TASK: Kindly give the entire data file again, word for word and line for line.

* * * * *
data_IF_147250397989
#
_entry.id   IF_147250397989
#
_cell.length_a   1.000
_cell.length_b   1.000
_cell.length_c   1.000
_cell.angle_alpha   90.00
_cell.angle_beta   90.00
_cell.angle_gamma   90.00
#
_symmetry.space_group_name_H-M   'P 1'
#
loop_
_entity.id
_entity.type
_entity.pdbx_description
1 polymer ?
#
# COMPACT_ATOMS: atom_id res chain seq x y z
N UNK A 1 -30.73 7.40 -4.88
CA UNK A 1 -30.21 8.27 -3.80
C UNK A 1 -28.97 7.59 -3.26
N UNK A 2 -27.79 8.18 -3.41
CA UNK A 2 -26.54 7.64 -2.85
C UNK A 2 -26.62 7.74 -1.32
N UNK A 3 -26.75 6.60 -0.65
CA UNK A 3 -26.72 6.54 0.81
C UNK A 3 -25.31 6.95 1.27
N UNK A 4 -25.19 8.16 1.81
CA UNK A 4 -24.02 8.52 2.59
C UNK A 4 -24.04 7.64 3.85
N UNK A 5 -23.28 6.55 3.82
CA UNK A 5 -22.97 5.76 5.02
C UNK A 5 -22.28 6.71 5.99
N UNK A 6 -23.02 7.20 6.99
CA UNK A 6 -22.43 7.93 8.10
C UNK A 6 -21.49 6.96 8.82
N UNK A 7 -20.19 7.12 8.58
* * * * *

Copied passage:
data_IF_147250397989
#
_entry.id   IF_147250397989
#
_cell.length_a   1.000
_cell.length_b   1.000
_cell.length_c   1.000
_cell.angle_alpha   90.00
_cell.angle_beta   90.00
_cell.angle_gamma   90.00
#
_symmetry.space_group_name_H-M   'P 1'
#
loop_
_entity.id
_entity.type
_entity.pdbx_description
1 polymer ?
#
# COMPACT_ATOMS: atom_id res chain seq x y z
N UNK A 1 -30.73 7.40 -4.88
CA UNK A 1 -30.21 8.27 -3.80
C UNK A 1 -28.97 7.59 -3.26
N UNK A 2 -27.79 8.18 -3.41
CA UNK A 2 -26.54 7.64 -2.85
C UNK A 2 -26.62 7.74 -1.32
N UNK A 3 -26.75 6.60 -0.65
CA UNK A 3 -26.72 6.54 0.81
C UNK A 3 -25.31 6.95 1.27
N UNK A 4 -25.19 8.16 1.81
CA UNK A 4 -24.02 8.52 2.59
C UNK A 4 -24.04 7.64 3.85
N UNK A 5 -23.28 6.55 3.82
CA UNK A 5 -22.97 5.76 5.02
C UNK A 5 -22.28 6.71 5.99
N UNK A 6 -23.02 7.20 6.99
CA UNK A 6 -22.43 7.93 8.10
C UNK A 6 -21.49 6.96 8.82
N UNK A 7 -20.19 7.12 8.58